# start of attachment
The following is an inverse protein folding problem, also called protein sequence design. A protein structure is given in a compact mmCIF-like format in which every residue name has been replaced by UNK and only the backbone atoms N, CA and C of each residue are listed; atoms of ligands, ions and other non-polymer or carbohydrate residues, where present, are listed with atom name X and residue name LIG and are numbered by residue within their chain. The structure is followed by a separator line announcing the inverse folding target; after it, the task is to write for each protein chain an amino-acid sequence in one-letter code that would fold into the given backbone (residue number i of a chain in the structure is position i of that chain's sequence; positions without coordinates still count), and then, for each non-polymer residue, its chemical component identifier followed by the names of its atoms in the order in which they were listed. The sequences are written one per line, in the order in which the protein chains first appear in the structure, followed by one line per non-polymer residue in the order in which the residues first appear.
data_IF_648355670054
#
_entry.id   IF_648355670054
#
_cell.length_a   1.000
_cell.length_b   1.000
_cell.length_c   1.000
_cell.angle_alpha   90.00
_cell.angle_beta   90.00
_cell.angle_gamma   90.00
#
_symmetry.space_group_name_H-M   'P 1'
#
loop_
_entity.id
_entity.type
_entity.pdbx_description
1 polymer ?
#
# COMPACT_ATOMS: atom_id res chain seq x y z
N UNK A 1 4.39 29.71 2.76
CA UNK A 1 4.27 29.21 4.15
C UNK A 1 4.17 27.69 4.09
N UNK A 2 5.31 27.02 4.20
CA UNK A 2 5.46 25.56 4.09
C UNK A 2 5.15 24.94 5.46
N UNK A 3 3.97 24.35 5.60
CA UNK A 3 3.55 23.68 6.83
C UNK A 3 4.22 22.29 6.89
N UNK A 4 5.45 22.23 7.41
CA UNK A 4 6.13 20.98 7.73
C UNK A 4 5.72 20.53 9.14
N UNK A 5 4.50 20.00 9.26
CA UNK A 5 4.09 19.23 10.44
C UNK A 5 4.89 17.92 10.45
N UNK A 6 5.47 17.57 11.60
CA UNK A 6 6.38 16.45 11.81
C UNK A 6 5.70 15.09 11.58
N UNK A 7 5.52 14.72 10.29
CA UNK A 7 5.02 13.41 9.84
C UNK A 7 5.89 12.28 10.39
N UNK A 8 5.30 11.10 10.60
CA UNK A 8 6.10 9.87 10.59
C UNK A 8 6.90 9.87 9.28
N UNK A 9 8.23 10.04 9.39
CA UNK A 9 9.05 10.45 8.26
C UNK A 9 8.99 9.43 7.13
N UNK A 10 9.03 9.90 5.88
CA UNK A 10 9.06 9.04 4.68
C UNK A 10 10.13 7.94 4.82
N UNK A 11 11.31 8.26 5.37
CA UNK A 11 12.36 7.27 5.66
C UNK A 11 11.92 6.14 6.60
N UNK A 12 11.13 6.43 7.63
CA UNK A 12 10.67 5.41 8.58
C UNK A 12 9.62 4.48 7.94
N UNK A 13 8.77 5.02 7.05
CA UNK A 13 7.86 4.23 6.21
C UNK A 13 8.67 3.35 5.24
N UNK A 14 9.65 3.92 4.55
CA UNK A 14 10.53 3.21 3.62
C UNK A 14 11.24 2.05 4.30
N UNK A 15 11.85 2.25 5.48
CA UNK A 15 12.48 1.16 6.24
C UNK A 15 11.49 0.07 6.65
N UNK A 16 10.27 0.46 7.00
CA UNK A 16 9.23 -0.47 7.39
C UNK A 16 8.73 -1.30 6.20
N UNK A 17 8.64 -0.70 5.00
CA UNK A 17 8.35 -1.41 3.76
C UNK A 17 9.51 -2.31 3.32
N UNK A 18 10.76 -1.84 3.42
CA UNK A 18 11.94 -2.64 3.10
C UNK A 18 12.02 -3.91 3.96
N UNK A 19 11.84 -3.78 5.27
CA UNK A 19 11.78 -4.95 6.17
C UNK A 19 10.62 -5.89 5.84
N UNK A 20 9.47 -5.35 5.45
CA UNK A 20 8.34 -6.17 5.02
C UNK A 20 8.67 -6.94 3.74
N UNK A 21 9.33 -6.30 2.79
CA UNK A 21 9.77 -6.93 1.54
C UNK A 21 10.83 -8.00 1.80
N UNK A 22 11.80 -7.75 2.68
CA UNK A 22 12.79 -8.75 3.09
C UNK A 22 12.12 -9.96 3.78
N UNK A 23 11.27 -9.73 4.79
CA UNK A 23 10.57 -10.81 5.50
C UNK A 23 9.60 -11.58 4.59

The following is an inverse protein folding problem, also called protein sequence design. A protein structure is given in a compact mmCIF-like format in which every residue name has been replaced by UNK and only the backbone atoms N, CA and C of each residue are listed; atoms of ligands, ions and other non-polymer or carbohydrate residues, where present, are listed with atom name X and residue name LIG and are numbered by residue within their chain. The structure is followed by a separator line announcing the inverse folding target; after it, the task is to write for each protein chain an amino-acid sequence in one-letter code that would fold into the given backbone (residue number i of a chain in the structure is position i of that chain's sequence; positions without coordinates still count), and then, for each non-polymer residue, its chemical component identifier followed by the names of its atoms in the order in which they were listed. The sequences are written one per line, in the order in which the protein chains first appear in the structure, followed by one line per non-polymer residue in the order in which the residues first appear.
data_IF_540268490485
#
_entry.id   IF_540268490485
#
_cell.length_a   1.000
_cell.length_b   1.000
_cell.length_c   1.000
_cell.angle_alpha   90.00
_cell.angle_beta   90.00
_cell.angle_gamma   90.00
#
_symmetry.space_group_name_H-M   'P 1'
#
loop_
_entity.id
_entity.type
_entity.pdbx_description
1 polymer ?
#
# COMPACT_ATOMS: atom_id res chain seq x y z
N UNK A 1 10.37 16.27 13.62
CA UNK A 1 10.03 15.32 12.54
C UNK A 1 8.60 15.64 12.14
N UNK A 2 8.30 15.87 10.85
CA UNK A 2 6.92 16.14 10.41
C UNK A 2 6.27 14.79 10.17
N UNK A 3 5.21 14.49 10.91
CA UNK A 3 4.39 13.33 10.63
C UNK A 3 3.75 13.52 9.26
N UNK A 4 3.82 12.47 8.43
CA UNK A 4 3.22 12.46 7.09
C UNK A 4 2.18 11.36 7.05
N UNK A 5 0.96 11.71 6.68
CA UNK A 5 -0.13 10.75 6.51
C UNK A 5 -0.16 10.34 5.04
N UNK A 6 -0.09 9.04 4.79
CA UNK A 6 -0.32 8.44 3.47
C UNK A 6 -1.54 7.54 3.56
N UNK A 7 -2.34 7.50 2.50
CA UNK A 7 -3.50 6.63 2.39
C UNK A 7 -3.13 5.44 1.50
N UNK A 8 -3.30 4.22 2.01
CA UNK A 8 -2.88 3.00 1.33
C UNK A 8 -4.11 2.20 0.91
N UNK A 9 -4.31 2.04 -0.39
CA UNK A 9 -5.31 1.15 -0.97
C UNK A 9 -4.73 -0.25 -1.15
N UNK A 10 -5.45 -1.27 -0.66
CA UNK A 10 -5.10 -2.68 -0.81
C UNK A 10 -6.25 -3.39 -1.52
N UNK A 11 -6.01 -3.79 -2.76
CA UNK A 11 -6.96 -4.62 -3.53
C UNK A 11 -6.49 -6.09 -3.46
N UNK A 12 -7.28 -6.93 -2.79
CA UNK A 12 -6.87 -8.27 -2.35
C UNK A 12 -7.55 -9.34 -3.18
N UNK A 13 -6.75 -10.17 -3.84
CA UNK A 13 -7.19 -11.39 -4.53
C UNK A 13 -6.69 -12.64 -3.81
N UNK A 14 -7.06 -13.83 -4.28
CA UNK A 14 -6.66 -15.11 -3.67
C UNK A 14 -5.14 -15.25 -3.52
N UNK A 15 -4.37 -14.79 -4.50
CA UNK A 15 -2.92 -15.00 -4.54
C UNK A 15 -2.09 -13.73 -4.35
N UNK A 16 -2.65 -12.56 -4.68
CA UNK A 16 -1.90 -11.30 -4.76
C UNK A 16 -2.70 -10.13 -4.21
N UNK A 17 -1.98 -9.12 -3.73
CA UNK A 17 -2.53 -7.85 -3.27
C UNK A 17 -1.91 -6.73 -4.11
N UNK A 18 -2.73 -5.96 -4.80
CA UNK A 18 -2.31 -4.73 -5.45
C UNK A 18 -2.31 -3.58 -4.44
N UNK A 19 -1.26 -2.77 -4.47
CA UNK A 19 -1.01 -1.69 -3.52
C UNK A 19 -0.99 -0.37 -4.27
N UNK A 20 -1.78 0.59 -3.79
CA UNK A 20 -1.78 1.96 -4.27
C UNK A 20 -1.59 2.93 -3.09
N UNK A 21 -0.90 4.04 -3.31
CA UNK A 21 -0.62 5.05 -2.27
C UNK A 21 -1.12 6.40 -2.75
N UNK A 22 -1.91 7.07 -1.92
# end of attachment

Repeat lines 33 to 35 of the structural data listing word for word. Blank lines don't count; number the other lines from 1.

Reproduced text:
C UNK A 4 5.72 20.53 9.14
N UNK A 5 4.50 20.00 9.26
CA UNK A 5 4.09 19.23 10.44